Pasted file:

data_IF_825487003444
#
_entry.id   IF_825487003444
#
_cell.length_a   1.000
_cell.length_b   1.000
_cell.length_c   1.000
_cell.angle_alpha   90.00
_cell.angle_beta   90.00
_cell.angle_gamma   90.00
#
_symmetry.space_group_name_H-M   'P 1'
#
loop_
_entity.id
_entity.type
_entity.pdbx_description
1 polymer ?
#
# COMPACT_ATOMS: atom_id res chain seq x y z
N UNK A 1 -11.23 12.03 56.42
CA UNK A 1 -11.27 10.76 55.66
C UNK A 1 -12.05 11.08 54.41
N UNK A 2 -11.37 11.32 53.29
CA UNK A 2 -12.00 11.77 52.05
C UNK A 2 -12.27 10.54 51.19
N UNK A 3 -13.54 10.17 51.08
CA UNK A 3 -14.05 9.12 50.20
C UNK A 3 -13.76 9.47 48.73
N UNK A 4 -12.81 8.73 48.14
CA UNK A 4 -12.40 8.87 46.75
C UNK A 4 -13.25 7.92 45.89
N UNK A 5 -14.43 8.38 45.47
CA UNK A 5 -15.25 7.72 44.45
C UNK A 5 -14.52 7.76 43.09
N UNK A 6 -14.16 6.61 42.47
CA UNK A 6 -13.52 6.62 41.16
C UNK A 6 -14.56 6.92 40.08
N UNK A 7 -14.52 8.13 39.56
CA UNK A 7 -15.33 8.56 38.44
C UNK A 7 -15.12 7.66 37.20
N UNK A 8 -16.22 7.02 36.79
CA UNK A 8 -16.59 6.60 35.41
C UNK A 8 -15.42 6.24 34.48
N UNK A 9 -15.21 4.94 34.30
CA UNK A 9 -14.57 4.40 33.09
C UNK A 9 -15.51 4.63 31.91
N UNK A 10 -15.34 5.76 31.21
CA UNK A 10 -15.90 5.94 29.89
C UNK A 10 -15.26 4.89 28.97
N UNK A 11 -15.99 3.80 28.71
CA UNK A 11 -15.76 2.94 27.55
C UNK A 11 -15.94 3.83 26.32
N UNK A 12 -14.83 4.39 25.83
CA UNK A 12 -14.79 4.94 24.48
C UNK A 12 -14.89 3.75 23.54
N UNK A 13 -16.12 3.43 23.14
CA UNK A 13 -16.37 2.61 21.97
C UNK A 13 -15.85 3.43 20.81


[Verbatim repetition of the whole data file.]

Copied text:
data_IF_825487003444
#
_entry.id   IF_825487003444
#
_cell.length_a   1.000
_cell.length_b   1.000
_cell.length_c   1.000
_cell.angle_alpha   90.00
_cell.angle_beta   90.00
_cell.angle_gamma   90.00
#
_symmetry.space_group_name_H-M   'P 1'
#
loop_
_entity.id
_entity.type
_entity.pdbx_description
1 polymer ?
#
# COMPACT_ATOMS: atom_id res chain seq x y z
N UNK A 1 -11.23 12.03 56.42
CA UNK A 1 -11.27 10.76 55.66
C UNK A 1 -12.05 11.08 54.41
N UNK A 2 -11.37 11.32 53.29
CA UNK A 2 -12.00 11.77 52.05
C UNK A 2 -12.27 10.54 51.19
N UNK A 3 -13.54 10.17 51.08
CA UNK A 3 -14.05 9.12 50.20
C UNK A 3 -13.76 9.47 48.73
N UNK A 4 -12.81 8.73 48.14
CA UNK A 4 -12.40 8.87 46.75
C UNK A 4 -13.25 7.92 45.89
N UNK A 5 -14.43 8.38 45.47
CA UNK A 5 -15.25 7.72 44.45
C UNK A 5 -14.52 7.76 43.09
N UNK A 6 -14.16 6.61 42.47
CA UNK A 6 -13.52 6.62 41.16
C UNK A 6 -14.56 6.92 40.08
N UNK A 7 -14.52 8.13 39.56
CA UNK A 7 -15.33 8.56 38.44
C UNK A 7 -15.12 7.66 37.20
N UNK A 8 -16.22 7.02 36.79
CA UNK A 8 -16.59 6.60 35.41
C UNK A 8 -15.42 6.24 34.48
N UNK A 9 -15.21 4.94 34.30
CA UNK A 9 -14.57 4.40 33.09
C UNK A 9 -15.51 4.63 31.91
N UNK A 10 -15.34 5.76 31.21
CA UNK A 10 -15.90 5.94 29.89
C UNK A 10 -15.26 4.89 28.97
N UNK A 11 -15.99 3.80 28.71
CA UNK A 11 -15.76 2.94 27.55
C UNK A 11 -15.94 3.83 26.32
N UNK A 12 -14.83 4.39 25.83
CA UNK A 12 -14.79 4.94 24.48
C UNK A 12 -14.89 3.75 23.54
N UNK A 13 -16.12 3.43 23.14
CA UNK A 13 -16.37 2.61 21.97
C UNK A 13 -15.85 3.43 20.81